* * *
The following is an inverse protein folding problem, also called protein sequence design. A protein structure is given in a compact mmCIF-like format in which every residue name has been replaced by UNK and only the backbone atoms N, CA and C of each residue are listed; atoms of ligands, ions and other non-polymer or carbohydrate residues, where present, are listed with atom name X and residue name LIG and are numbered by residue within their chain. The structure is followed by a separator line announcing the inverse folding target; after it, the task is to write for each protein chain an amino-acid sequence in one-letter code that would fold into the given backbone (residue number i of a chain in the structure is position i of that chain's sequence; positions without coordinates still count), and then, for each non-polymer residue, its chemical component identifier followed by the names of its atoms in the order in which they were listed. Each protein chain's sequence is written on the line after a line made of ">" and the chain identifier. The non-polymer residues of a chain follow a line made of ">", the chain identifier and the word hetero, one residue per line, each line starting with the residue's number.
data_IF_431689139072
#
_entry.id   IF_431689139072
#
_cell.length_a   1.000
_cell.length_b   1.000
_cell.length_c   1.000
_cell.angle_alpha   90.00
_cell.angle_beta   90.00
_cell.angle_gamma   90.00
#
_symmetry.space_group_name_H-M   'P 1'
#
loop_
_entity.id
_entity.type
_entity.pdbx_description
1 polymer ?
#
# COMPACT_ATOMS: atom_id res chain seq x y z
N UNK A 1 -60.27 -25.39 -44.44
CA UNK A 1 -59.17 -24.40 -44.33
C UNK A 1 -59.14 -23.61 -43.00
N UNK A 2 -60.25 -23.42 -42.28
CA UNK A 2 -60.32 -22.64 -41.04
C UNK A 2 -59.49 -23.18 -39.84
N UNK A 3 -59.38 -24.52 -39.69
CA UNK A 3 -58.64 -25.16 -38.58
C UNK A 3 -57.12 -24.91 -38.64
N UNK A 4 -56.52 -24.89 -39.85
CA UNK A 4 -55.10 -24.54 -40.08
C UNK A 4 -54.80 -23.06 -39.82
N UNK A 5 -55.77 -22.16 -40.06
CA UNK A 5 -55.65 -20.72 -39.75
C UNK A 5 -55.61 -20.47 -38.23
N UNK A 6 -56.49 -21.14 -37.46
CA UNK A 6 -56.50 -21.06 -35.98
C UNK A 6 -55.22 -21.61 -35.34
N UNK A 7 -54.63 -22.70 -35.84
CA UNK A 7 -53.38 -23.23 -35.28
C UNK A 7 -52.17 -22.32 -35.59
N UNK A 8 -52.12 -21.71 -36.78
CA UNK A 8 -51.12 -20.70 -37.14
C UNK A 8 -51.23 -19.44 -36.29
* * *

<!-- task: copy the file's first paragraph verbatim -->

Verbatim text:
The following is an inverse protein folding problem, also called protein sequence design. A protein structure is given in a compact mmCIF-like format in which every residue name has been replaced by UNK and only the backbone atoms N, CA and C of each residue are listed; atoms of ligands, ions and other non-polymer or carbohydrate residues, where present, are listed with atom name X and residue name LIG and are numbered by residue within their chain. The structure is followed by a separator line announcing the inverse folding target; after it, the task is to write for each protein chain an amino-acid sequence in one-letter code that would fold into the given backbone (residue number i of a chain in the structure is position i of that chain's sequence; positions without coordinates still count), and then, for each non-polymer residue, its chemical component identifier followed by the names of its atoms in the order in which they were listed. Each protein chain's sequence is written on the line after a line made of ">" and the chain identifier. The non-polymer residues of a chain follow a line made of ">", the chain identifier and the word hetero, one residue per line, each line starting with the residue's number.